Exploring Performance Ethnography to illuminate mobile banking Capabilities in Western Kenya: Capability Approach Study




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De Montfort University


Thesis or dissertation

Peer reviewed


This study is a qualitative examination on the impact of mobile banking, commonly known as MPESA on the lived experiences of the marginalised poor of Bukhalalire sub-location in western Kenya. Using Capability Approach as the guiding theoretical framework, this research project answers Denzin’s (2003) call to performance, a performance which contributes to a more “enlightened and involved citizenship”. It is “revolutionary” in that it “enlightens citizens to the possibilities” of MPESA by staging dramatic texts or performances rewritten from the interviews with the poor. These Performances make sites of oppression visible in the process, affirming an oppositional ‘politics’ that reasserts the value of self-determination and mutual solidarity. Here, the project explores Performance Ethnography to interrogate and evaluate specific, social, educational, economic and political processes as mechanisms that affect the adoption and successful implementation of MPESA as a poverty eradication strategy. The research work conducts focus groups to draw out dimensions of concerns which this research construes as a capability set, then interviews persons in poverty to establish, firstly, what the dimensions of concerns are and the relationship between them, effectively corroborating the findings from the focus group then secondly establish how MPESA is impacting on those dimensions of concern. The research then uses performances to bring to the front the voices of the poor, making visible sites of oppression in one sense and on another, sites of opportunities within MPESA. This exercise answers the research question in evidencing how Performance Ethnography illuminates dimensions of concerns within a Capability Approach study and as research tool it provokes the interviewer and the interviewee to self examination and reflection, seen thus, the performance becomes vehicle for moving persons, subjects, performer, and audience members in new, critical, ‘political’ spaces, a space of hope that transcends the conservative politics of neoliberalism rescuing the radical democracy. As such, it “tells a true and previously untold tale” effectively calling for social transformation.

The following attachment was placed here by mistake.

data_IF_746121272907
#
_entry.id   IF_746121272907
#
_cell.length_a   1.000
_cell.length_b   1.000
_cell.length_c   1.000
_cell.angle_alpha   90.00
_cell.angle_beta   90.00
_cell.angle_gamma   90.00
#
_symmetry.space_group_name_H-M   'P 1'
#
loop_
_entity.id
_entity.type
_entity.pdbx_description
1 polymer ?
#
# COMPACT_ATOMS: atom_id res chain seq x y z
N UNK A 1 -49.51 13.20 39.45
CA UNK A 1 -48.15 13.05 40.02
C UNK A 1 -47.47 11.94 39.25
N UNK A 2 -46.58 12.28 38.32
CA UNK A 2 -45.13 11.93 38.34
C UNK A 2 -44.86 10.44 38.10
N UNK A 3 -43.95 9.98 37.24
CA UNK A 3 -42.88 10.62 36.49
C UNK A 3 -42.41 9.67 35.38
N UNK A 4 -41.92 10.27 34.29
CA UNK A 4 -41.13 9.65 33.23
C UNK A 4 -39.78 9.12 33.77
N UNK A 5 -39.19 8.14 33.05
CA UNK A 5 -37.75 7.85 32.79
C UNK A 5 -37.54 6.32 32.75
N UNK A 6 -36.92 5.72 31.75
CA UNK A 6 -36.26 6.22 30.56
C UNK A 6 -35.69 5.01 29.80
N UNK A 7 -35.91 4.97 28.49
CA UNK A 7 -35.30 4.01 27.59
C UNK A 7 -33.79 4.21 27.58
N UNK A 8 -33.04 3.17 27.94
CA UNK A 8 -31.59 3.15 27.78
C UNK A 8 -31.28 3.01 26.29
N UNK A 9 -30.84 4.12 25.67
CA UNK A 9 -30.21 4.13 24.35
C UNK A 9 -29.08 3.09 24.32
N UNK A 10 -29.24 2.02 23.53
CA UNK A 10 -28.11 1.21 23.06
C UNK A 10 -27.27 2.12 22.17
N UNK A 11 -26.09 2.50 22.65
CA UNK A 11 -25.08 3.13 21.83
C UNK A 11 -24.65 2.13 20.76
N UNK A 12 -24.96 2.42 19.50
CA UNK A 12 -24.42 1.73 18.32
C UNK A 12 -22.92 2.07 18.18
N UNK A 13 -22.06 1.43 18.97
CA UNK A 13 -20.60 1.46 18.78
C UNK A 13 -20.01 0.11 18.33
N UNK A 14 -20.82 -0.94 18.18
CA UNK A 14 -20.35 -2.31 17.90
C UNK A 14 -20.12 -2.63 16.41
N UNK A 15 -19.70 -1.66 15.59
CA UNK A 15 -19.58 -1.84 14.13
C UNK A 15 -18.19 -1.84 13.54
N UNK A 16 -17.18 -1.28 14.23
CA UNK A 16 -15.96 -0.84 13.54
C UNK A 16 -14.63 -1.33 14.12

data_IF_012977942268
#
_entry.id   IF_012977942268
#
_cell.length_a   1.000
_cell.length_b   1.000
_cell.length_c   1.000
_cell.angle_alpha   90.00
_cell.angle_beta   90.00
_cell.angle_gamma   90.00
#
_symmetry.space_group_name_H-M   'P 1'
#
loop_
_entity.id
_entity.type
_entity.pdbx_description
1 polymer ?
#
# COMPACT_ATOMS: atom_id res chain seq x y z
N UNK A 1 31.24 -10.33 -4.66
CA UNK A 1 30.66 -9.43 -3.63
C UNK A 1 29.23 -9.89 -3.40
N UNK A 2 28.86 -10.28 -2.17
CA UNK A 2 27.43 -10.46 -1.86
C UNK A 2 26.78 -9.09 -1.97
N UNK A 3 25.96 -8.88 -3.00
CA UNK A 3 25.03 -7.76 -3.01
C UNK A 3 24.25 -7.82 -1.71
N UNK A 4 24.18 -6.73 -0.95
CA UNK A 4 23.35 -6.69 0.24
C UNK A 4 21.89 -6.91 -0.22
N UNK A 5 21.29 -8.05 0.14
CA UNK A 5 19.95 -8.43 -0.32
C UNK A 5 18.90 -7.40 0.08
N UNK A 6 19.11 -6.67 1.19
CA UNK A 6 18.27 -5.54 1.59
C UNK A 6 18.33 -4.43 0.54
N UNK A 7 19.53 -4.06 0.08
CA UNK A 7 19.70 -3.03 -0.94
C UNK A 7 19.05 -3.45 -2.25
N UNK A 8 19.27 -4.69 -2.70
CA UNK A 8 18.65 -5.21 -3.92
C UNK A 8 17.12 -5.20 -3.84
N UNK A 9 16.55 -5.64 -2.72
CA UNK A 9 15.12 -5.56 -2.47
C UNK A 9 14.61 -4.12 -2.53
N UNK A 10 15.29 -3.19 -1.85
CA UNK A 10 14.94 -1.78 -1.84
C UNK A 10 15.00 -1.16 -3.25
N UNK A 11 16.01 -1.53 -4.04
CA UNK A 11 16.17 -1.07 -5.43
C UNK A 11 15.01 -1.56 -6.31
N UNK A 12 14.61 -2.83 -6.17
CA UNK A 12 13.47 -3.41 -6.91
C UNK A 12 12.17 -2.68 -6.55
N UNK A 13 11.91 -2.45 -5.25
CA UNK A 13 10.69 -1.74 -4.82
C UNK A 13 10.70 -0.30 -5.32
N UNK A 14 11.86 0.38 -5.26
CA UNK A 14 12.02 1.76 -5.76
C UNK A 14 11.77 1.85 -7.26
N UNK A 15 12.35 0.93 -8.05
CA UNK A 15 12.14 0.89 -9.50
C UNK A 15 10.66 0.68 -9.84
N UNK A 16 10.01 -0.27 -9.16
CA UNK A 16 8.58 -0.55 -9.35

Performance Ethnography



Research Institute